Merrill Lynch. Lehman Brothers. AIG. Washington Mutual. All were considered successful companies as recently as a few months ago. All ran into crises in the past few weeks that fundamentally changed those organizations, and not for the better. And the economic troubles that dealt crippling blows to these enterprises could claim other businesses in the near term.
With once-admired major firms collapsing on an almost daily basis, you might be wondering how your organization can navigate the rapids of market instability. According to Tim Clark and Conrad Gottfredson, the key to steering through economic challenges is organizational learning agility.
Gottfredson, senior partner and chief learning officer at TRCLARK LLC, co-authored (with Clark) a just-released report titled “In Search of Learning Agility,” in which they promote this concept to learning leaders.
“We wrote the report for [chief learning officers] with the hope that they could take these concepts to the board room — to the top leadership of the organization — to help them see how learning has a strategic role to play in their success and their survival,” Gottfredson said. “We haven’t been very good at doing that. Because of the nature of learning, we tend to be tactical, and it’s tough to get to the point where we’re strategic.”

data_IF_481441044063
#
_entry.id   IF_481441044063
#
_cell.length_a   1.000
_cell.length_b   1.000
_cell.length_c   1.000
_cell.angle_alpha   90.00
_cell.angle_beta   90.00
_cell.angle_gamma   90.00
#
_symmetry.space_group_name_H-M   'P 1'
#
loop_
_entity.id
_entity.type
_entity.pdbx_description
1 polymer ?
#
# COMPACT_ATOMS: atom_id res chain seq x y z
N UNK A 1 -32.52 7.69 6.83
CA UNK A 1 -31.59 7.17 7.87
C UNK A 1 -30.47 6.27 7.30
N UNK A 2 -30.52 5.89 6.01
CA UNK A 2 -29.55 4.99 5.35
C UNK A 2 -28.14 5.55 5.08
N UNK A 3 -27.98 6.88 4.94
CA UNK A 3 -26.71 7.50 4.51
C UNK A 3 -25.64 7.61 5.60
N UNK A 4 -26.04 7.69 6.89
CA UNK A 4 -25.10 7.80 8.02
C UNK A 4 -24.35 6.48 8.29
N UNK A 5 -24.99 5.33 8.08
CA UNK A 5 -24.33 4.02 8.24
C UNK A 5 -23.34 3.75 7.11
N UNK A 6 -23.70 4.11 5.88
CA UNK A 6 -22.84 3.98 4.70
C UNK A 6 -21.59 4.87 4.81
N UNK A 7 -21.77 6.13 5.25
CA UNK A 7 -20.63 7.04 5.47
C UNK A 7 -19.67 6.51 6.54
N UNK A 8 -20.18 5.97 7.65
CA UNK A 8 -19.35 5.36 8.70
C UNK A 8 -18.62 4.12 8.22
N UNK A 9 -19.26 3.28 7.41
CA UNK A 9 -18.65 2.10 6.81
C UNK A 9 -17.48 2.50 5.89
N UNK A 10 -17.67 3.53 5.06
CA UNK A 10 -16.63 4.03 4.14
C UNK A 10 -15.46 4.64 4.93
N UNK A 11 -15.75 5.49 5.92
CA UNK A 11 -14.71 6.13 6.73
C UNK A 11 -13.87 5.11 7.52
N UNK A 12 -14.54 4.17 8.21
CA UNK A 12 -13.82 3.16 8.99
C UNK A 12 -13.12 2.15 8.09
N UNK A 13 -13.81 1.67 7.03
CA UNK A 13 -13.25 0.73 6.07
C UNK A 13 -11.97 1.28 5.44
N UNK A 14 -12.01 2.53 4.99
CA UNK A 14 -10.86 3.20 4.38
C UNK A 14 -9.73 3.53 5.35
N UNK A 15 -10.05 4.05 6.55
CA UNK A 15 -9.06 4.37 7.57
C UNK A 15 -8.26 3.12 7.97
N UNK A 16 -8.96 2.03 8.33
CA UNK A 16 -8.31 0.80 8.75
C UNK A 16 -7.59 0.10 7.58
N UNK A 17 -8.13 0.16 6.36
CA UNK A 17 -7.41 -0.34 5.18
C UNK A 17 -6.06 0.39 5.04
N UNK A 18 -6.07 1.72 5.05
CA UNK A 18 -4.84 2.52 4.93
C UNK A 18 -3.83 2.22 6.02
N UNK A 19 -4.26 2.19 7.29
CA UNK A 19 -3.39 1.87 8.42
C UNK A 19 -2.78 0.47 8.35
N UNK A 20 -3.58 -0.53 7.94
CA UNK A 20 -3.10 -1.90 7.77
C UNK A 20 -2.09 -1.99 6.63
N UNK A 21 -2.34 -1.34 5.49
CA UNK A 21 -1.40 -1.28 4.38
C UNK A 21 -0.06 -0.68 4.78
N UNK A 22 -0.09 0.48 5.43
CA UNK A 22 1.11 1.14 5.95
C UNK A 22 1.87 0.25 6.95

With this in mind, he added that CLOs needed to consider how the organization learns, as opposed to the individuals who comprise it.
“Bringing people to a level of competency isn’t enough because of the changing nature of the business landscape,” he explained. “We are global, and changes come out of nowhere. Survival of organizations is tied to the capacity of that organization to adapt. And no organization is going to adapt rapidly unless its people are agile in their learning.”
To move in this direction, learning leaders should adopt a set of recommendations from this report, Gottfredson said. A few of these include treating evaluation as an individual and an organizational competency; integrating learning and performance support to address formal and informal learning at all points of need; and pushing ownership of learning to learners themselves.
So how do learning executives know when they’ve reached this organizational learning nirvana? When they’re recognized as strategic contributors to the business, Gottfredson said.
“The real test [of success] will be when we have a seat at the table with the top leadership of the organization and they see learning as fundamental to success.”
To read the report, go to https://www.clomedia.com/files/whitepapers/TRCLARK-InSearchofLearningAgility-2008.pdf.